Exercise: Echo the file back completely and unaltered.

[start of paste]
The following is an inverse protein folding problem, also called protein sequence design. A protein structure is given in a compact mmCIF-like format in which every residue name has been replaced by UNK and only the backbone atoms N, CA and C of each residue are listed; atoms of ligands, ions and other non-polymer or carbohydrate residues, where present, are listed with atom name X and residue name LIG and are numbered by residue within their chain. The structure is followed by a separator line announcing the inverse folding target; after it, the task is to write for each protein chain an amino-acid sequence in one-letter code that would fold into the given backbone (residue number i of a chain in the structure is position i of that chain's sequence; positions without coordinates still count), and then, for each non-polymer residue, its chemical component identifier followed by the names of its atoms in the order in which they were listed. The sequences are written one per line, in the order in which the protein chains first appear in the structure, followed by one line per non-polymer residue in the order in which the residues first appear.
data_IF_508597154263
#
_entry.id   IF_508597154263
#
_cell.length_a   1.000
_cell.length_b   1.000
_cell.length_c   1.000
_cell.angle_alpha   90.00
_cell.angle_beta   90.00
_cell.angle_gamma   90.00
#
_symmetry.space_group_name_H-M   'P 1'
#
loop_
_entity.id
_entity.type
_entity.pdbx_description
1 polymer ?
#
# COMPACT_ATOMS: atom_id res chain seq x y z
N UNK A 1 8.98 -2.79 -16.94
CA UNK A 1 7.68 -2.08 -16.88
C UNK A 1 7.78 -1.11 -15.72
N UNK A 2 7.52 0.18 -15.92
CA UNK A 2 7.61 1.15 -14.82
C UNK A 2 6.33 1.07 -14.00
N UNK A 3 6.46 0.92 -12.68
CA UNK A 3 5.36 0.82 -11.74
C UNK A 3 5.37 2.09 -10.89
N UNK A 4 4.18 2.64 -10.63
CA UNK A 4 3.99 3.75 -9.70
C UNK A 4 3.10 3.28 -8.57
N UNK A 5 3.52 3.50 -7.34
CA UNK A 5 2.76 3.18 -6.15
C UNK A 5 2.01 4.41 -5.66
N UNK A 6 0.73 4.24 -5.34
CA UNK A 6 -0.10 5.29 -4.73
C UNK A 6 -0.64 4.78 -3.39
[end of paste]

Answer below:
The following is an inverse protein folding problem, also called protein sequence design. A protein structure is given in a compact mmCIF-like format in which every residue name has been replaced by UNK and only the backbone atoms N, CA and C of each residue are listed; atoms of ligands, ions and other non-polymer or carbohydrate residues, where present, are listed with atom name X and residue name LIG and are numbered by residue within their chain. The structure is followed by a separator line announcing the inverse folding target; after it, the task is to write for each protein chain an amino-acid sequence in one-letter code that would fold into the given backbone (residue number i of a chain in the structure is position i of that chain's sequence; positions without coordinates still count), and then, for each non-polymer residue, its chemical component identifier followed by the names of its atoms in the order in which they were listed. The sequences are written one per line, in the order in which the protein chains first appear in the structure, followed by one line per non-polymer residue in the order in which the residues first appear.
data_IF_508597154263
#
_entry.id   IF_508597154263
#
_cell.length_a   1.000
_cell.length_b   1.000
_cell.length_c   1.000
_cell.angle_alpha   90.00
_cell.angle_beta   90.00
_cell.angle_gamma   90.00
#
_symmetry.space_group_name_H-M   'P 1'
#
loop_
_entity.id
_entity.type
_entity.pdbx_description
1 polymer ?
#
# COMPACT_ATOMS: atom_id res chain seq x y z
N UNK A 1 8.98 -2.79 -16.94
CA UNK A 1 7.68 -2.08 -16.88
C UNK A 1 7.78 -1.11 -15.72
N UNK A 2 7.52 0.18 -15.92
CA UNK A 2 7.61 1.15 -14.82
C UNK A 2 6.33 1.07 -14.00
N UNK A 3 6.46 0.92 -12.68
CA UNK A 3 5.36 0.82 -11.74
C UNK A 3 5.37 2.09 -10.89
N UNK A 4 4.18 2.64 -10.63
CA UNK A 4 3.99 3.75 -9.70
C UNK A 4 3.10 3.28 -8.57
N UNK A 5 3.52 3.50 -7.34
CA UNK A 5 2.76 3.18 -6.15
C UNK A 5 2.01 4.41 -5.66
N UNK A 6 0.73 4.24 -5.34
CA UNK A 6 -0.10 5.29 -4.73
C UNK A 6 -0.64 4.78 -3.39